One of the biggest innovations of the Internet was moving the intelligence from the network to the edge devices. Making the end host responsible for data delivery and creating a network architecture that is application agnostic were radical and incredibly successful ideas. Although much of the architecture made this switch the demarcation between the network owner and its users forced some features such as access control and provisioning to remain in the access routers and switches. Given the relationship of consumers to their service providers this will probably never change in the consumer Internet market but something very interesting is happening within data centres due to virtualization.
One of the most interesting ideas in the discussion linked to above is that the advent of system virtualization necessarily moves the point of enforcement, or intelligence, from the network access layer into the host itself. This comes in the form of the networking features of hypervisors. Hypervisors implement switching and routing but what’s really interesting is that they are also the best location for functions such as firewalls because implementing these functions as separate devices greatly limits the flexibility of the virtualized data centre. Imagine migrating a VM anywhere the data center and having its firewall rules follow automatically to the new host vs having to choose amongst N hosts which are behind the same firewall.
Two groups may be affected greatly by this change: network equipment vendors and IT networking professionals.
I do not believe that owners of existing network infrastructure need to worry about the hardware they already have in place. Chances are your existing network infrastructure provides adequate bandwidth. Longer term, networking functions are being pulled into software, and you can probably keep your infrastructure. The reason you buy hardware the next time will be because you need more bandwidth or less latency. It will not be because you need some virtualization function. (Martin Casado)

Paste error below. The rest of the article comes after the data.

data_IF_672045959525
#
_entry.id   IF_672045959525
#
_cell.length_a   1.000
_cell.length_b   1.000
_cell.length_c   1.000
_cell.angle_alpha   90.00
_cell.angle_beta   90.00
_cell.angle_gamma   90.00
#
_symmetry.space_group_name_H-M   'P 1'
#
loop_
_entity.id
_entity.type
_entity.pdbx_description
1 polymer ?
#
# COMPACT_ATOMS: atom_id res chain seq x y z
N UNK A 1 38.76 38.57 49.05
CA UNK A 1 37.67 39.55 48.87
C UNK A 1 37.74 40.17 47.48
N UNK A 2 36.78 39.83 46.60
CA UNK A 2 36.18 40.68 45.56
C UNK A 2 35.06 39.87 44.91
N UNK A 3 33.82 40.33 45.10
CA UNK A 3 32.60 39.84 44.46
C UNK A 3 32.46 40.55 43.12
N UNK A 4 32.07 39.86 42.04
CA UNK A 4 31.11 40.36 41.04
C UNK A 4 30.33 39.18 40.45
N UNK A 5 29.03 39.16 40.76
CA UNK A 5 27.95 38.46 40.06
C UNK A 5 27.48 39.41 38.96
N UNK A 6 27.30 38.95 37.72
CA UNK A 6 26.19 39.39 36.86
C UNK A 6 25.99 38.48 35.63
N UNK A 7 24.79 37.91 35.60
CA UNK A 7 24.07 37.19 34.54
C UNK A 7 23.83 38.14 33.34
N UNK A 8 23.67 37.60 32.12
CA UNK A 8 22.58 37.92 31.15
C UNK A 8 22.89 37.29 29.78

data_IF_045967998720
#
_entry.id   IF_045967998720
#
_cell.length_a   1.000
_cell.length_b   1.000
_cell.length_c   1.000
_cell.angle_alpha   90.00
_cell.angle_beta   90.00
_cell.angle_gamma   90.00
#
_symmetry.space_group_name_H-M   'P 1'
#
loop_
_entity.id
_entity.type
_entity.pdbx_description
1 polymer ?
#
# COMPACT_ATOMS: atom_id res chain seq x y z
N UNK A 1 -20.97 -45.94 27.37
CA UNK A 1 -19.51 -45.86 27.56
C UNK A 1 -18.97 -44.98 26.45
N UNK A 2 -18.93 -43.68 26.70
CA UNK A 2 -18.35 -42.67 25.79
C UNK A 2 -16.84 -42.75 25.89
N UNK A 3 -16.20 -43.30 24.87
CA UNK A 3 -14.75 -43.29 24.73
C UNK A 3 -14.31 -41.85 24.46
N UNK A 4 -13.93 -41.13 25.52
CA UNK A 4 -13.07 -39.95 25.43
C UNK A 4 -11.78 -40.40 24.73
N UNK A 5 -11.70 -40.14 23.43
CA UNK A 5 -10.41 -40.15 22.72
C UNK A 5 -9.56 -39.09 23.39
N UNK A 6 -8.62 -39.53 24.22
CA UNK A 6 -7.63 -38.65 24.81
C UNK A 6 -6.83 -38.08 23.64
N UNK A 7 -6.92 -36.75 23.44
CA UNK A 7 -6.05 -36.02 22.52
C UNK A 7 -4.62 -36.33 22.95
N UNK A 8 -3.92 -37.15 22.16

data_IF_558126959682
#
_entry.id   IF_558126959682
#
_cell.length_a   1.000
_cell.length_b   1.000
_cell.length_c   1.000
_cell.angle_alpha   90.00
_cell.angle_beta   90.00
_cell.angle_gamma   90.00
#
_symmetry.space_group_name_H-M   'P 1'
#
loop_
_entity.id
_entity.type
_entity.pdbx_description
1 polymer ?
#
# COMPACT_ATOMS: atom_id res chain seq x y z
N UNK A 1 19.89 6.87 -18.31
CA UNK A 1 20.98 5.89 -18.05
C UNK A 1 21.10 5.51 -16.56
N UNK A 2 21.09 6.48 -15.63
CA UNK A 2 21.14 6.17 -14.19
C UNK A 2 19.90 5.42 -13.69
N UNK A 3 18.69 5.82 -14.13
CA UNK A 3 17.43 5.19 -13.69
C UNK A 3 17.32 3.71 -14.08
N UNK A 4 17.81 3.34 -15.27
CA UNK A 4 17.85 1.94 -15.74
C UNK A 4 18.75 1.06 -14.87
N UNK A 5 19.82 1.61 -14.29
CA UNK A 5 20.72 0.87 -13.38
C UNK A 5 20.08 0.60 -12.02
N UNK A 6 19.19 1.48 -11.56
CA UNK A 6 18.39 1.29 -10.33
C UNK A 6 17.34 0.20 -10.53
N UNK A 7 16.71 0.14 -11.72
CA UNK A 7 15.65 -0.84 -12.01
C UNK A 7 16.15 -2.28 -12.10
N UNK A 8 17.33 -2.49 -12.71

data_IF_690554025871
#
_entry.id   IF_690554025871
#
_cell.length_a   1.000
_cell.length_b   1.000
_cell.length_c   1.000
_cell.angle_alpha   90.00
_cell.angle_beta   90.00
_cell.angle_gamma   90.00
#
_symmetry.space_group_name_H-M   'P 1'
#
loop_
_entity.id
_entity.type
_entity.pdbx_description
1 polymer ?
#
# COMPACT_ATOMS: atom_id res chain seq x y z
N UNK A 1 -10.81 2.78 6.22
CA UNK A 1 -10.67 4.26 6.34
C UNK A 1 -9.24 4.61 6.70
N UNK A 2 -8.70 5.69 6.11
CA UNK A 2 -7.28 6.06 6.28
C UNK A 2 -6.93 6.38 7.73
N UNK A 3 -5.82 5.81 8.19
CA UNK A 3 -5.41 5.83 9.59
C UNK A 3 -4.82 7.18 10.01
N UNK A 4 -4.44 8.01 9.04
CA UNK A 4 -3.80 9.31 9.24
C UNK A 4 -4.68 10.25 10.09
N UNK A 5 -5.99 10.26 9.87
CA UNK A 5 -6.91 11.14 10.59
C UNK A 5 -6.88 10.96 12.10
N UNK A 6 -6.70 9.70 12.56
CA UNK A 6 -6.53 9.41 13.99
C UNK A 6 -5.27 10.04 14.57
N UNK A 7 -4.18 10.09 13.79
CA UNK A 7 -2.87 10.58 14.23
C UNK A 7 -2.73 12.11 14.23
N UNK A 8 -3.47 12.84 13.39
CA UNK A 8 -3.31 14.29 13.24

The above argues that existing network switches and routers are already good enough for this new architecture. That is, networking equipment will become further commoditized which may not be good from the perspective of Cisco and other equipment vendors.
What about switch and router experts?
The people who will be left out in the cold are the folks in IT who have built their careers tuning switches. As the edge moves into the server where enforcement is significantly improved, there will be new interfaces that we’ve not yet seen. It will not be a world of discover, learn, and snoop; it will be a world of know and cause. (Lin Nease)
There’s a contention over who’s providing the network edge inside the server. It’s clearly going inside the server and is forever gone from a dedicated network device. A server-based architecture will eventually emerge providing network-management edge control that will have an API for edge functionality, as well as an enforcement point. The only question in my mind is what will shake out with NICs, I/O virtualization, virtual bridges, etc. Soft switches are here to stay, and I believe the whole NIC thing is going to be an option in which only a few will partake. The services provided by software are what is of value here, and Moore’s law has cheapened CPU cycles enough to make it worthwhile to burn switching cycles inside the server.
If I’m a network guy in IT, I better much more intensely learn the concept of port groups, how VMware, Xen, etc. work, and then figure out how to get control of the password and get on the edge. Those folks now have options that they have never had before.
The guys managing the servers are not qualified to lead on this because they don’t understand the concept of a single shared network. They think in terms of bandwidth and VPLS (virtual private LAN service) instead of thinking about the network as one system that everybody shares and is way oversubscribed. (Lin Nease)
Of course networking experts will still be required but this new world may involve spending a lot more time managing servers than at the router/switch CLI.
The simple network continues to win.